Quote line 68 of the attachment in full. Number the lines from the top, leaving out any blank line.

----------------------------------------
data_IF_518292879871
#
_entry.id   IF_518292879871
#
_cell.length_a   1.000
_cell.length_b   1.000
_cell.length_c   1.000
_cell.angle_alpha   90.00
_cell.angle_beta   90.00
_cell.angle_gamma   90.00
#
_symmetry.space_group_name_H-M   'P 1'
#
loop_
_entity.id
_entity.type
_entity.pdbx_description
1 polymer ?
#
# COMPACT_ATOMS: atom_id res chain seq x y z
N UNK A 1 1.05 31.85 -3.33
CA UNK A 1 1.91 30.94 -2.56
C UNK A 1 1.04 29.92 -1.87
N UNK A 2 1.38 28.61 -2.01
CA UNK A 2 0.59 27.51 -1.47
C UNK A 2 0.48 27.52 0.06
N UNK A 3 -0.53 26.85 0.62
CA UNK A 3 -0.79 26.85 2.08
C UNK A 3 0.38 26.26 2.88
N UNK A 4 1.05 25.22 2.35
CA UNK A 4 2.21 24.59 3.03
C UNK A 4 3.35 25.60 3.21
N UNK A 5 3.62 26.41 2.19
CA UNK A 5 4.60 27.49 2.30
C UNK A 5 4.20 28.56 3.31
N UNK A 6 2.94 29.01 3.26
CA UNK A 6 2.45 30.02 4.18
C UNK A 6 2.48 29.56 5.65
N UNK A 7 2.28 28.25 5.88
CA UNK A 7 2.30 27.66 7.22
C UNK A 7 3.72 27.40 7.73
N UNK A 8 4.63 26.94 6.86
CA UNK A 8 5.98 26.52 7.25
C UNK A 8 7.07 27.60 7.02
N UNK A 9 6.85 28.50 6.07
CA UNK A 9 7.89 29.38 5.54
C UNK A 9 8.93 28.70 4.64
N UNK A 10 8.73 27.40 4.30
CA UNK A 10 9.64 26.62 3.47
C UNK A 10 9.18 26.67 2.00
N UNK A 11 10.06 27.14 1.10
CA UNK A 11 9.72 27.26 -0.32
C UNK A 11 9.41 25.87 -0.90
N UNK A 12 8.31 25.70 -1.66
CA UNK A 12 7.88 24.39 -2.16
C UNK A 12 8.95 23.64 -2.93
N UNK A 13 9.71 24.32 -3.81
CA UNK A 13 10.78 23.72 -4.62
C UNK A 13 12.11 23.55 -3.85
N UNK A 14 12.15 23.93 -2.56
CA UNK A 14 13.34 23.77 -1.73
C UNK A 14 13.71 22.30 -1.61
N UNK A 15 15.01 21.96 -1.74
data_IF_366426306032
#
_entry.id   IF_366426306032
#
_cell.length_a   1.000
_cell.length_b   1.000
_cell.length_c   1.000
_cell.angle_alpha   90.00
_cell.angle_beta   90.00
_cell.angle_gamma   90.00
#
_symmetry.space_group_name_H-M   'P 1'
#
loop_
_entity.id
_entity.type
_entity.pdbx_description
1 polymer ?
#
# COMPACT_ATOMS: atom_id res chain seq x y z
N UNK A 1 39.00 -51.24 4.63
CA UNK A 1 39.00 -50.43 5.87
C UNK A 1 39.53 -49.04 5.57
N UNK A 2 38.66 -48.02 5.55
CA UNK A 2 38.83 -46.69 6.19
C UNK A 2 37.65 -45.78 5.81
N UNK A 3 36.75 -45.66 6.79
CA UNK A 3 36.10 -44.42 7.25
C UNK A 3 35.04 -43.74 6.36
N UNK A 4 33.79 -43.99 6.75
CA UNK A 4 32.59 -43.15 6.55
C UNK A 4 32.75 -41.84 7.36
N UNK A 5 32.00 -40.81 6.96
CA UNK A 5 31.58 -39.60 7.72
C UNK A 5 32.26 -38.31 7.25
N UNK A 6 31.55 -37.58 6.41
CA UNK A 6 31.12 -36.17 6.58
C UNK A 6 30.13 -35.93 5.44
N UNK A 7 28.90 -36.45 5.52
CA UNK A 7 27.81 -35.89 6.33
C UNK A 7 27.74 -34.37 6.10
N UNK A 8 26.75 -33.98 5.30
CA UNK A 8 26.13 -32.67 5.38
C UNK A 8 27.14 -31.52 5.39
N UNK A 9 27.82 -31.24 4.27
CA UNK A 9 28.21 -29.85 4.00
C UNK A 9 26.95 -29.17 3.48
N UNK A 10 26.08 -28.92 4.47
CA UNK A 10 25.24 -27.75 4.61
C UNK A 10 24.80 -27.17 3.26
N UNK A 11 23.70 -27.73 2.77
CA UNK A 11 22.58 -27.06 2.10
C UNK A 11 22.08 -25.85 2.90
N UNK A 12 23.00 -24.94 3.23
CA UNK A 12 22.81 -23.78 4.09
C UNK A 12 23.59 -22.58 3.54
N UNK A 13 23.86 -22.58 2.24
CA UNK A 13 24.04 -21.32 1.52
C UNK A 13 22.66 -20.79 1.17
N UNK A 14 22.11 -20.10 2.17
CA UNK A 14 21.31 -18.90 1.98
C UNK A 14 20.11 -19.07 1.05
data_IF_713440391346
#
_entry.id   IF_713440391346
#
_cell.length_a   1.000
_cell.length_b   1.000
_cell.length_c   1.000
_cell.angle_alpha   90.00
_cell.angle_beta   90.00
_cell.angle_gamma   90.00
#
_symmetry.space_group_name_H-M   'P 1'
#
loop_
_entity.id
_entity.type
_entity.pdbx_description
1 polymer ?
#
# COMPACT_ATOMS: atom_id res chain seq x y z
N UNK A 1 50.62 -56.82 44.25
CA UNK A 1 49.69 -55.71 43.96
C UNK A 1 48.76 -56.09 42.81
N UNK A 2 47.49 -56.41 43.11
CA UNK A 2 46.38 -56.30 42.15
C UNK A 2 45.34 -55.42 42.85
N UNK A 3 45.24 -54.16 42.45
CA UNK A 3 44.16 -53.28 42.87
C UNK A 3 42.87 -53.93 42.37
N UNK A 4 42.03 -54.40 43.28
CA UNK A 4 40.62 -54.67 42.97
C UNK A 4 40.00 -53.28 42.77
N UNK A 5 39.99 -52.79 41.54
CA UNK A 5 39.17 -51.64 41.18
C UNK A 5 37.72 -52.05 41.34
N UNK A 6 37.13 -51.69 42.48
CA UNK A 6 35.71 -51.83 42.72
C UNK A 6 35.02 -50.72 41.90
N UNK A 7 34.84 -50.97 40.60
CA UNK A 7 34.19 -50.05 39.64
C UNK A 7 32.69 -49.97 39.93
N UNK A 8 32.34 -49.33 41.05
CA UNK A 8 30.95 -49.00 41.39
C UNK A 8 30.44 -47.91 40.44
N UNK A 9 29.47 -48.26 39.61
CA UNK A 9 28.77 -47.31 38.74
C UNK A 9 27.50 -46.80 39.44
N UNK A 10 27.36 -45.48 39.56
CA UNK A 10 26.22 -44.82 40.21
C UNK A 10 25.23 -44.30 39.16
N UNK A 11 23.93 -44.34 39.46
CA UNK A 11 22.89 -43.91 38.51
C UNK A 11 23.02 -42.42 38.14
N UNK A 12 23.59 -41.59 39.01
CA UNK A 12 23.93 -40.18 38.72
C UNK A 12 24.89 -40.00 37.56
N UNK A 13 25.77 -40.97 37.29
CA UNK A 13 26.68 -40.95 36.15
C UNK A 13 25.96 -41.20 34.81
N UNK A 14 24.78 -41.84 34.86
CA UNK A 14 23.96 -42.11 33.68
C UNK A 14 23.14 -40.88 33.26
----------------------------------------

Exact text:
_cell.length_a   1.000